Serna v. Portales Municipal Schools, 351 F. Supp. 1279 (D.N.M. 1972)

U.S. District Court for the District of New Mexico - 351 F. Supp. 1279 (D.N.M. 1972)
November 14, 1972

351 F. Supp. 1279 (1972)

Judy SERNA et al., Plaintiffs,

Civ. No. 8994.

United States District Court, D. New Mexico.

November 14, 1972.

*1280 Mario Obledo, Alfred H. Sigman, Mexican American Legal Defense and Educational Fund, San Francisco, Cal., David W. Bonem, Clovis, N. M., for plaintiffs.

Charles A. Pharris, Keleher & McLeod, Albuquerque, N. M., for defendants.


MECHEM, District Judge.

Plaintiffs are minors of Spanish-surnamed heritage represented by their parents in this suit which they have brought as a class action. They seek declaratory and injunctive relief, invoking jurisdiction here under 28 U.S.C. Sections 1343, 2201 and 2203. Plaintiffs assert that defendants have discriminated against them and the members of the class they claim to represent in failing to provide learning opportunities which satisfy both their educational and social needs. They claim deprivation of due process and equal protection guaranteed by the Fourteenth Amendment of the United States Constitution and of their statutory rights under Title VI of the Civil Rights Act of 1964, specifically Section 601 (42 U.S.C. § 2000d).

*1281 The City of Portales is divided by railroad tracks. The Spanish-surnamed population is concentrated on the North side of these tracks. One of the City's four elementary schools, Lindsey School, is located in that area. For the 1971-1972 school year Lindsey School had a student enrollment of 86.7% Spanish-surnamed students. The ethnic composition of the three elementary schools South of the tracks, Brown, James and Steiner, during the same year was predominately Anglo, with 78% to 88% Anglo enrollment. Spanish-surnamed children comprise 34.5% of the student population of the four elementary schools in the Portales school district. There is one junior high school and one senior high school in the district. The junior high school enrollment is 70.2% Anglo and 28.8% Spanish-surnamed. In the senior high school, 82% of the students are Anglo and slightly over 17% are Spanish-surnamed.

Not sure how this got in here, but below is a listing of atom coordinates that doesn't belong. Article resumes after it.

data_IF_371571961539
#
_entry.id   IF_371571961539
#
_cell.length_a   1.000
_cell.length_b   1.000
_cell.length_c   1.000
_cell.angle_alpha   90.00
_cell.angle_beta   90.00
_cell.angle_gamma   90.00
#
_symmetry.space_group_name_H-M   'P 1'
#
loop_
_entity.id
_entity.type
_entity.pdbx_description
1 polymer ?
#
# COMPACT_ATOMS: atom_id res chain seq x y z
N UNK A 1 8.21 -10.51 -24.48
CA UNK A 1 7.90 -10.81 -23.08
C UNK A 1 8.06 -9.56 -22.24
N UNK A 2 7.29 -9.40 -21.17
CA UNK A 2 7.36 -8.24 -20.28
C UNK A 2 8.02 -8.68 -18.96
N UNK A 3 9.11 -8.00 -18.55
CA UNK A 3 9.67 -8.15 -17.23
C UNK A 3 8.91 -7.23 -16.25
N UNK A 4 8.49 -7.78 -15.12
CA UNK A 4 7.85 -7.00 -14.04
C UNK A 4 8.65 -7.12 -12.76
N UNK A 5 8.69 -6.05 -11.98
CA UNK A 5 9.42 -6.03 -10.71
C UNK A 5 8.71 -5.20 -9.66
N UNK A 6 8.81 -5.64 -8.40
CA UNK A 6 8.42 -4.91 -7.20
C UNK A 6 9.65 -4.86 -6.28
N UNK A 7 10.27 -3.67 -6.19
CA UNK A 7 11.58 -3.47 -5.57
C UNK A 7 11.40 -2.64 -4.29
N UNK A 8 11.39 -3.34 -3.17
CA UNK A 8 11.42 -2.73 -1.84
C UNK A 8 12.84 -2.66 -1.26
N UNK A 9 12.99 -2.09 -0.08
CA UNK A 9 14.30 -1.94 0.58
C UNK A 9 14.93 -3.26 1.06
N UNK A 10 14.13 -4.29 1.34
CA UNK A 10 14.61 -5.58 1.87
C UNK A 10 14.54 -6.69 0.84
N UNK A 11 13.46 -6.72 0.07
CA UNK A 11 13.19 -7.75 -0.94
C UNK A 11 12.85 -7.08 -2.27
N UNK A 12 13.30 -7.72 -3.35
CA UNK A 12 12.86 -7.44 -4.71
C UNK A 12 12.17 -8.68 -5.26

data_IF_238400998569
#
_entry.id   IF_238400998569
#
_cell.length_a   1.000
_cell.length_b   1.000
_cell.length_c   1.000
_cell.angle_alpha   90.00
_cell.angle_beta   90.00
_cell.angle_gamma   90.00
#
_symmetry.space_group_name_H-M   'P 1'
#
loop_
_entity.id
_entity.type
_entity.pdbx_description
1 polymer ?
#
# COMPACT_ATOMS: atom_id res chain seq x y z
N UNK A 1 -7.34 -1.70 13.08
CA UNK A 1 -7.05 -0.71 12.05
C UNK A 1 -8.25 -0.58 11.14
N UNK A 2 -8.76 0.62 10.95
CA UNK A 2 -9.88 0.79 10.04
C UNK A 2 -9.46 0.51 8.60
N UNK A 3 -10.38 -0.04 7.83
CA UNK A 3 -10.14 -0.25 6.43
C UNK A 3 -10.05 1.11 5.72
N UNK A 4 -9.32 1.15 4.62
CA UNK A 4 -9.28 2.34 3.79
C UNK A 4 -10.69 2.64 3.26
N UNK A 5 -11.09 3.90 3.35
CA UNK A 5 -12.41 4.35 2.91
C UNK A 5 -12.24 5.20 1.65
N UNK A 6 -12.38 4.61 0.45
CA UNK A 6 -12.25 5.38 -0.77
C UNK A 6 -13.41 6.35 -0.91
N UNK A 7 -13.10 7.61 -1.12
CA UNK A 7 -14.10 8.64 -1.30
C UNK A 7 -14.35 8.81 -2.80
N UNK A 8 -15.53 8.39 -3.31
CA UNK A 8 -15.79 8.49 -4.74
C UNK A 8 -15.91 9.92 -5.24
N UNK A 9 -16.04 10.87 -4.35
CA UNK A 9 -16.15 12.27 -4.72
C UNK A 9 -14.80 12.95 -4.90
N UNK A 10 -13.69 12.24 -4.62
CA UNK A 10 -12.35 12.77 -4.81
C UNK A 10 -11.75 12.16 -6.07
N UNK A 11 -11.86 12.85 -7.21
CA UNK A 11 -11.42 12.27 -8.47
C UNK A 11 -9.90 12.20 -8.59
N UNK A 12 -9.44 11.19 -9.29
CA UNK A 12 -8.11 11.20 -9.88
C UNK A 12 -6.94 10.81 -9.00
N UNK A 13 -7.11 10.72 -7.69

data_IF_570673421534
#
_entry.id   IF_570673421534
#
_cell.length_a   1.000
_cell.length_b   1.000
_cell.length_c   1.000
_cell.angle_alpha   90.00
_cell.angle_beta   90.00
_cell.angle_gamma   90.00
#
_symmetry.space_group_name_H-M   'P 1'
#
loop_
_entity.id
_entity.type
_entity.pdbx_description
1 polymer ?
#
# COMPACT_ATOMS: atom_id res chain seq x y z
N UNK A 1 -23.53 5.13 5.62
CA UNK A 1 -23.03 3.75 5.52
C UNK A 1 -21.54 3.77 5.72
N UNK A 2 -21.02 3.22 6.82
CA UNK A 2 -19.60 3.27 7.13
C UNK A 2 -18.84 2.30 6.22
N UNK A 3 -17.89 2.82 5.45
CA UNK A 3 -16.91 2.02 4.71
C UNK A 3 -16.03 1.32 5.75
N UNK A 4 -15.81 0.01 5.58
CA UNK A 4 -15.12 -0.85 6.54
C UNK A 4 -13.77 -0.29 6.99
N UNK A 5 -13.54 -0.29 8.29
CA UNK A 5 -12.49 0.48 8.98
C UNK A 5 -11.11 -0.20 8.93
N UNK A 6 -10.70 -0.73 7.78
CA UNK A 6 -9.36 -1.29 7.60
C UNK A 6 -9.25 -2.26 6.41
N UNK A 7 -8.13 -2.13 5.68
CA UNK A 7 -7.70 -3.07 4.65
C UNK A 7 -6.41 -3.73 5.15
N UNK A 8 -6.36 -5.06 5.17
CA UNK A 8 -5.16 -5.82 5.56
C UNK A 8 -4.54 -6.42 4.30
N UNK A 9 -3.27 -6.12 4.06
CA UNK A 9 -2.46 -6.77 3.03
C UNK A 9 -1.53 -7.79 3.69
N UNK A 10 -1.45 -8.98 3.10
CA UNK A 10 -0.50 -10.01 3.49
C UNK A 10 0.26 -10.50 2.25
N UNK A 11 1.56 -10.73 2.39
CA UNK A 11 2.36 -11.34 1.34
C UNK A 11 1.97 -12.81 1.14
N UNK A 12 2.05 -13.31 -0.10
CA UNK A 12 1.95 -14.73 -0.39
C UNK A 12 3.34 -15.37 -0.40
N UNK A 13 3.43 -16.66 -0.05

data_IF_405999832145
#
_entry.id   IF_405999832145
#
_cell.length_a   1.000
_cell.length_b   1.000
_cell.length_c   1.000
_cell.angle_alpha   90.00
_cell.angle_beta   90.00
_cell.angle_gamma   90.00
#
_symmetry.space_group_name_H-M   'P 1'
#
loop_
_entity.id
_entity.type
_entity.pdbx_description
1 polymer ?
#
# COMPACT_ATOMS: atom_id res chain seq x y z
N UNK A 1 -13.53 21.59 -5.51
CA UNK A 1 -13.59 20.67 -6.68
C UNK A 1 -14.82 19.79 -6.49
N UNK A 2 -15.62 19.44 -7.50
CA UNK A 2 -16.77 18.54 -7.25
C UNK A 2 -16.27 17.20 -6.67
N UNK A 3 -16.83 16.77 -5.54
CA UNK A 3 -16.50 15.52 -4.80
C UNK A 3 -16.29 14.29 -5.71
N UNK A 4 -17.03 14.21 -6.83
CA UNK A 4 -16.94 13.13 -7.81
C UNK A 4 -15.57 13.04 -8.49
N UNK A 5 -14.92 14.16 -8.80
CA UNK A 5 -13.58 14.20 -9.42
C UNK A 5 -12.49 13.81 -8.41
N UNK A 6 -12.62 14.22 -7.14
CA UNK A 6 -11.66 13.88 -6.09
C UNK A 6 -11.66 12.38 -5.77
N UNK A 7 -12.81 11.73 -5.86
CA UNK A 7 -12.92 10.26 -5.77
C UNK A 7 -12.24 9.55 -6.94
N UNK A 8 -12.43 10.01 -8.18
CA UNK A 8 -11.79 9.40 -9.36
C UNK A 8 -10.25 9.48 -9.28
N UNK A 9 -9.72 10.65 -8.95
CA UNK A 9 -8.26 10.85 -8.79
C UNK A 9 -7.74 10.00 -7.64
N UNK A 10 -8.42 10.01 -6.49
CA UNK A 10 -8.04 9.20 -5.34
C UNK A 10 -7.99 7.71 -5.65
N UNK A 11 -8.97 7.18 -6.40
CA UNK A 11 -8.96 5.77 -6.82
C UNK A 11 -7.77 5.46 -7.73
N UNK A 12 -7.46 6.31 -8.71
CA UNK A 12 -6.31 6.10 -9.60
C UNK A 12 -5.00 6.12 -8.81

The focal point of this action pivots around the education offered in the Lindsey School where the Spanish-surnamed children comprise a large majority. While plaintiffs assert that educational discrimination exists throughout the Portales school system, it is alleged to be most evident at Lindsey. Plaintiffs claim discrimination is the result of an educational program within the Portales school system which is tailored to educate the middle class child from an English speaking family without regard for the educational needs of the child from an environment where Spanish is the predominant language spoken. Such a program, it is claimed, is a denial of equal educational opportunity to the Spanish-surnamed children.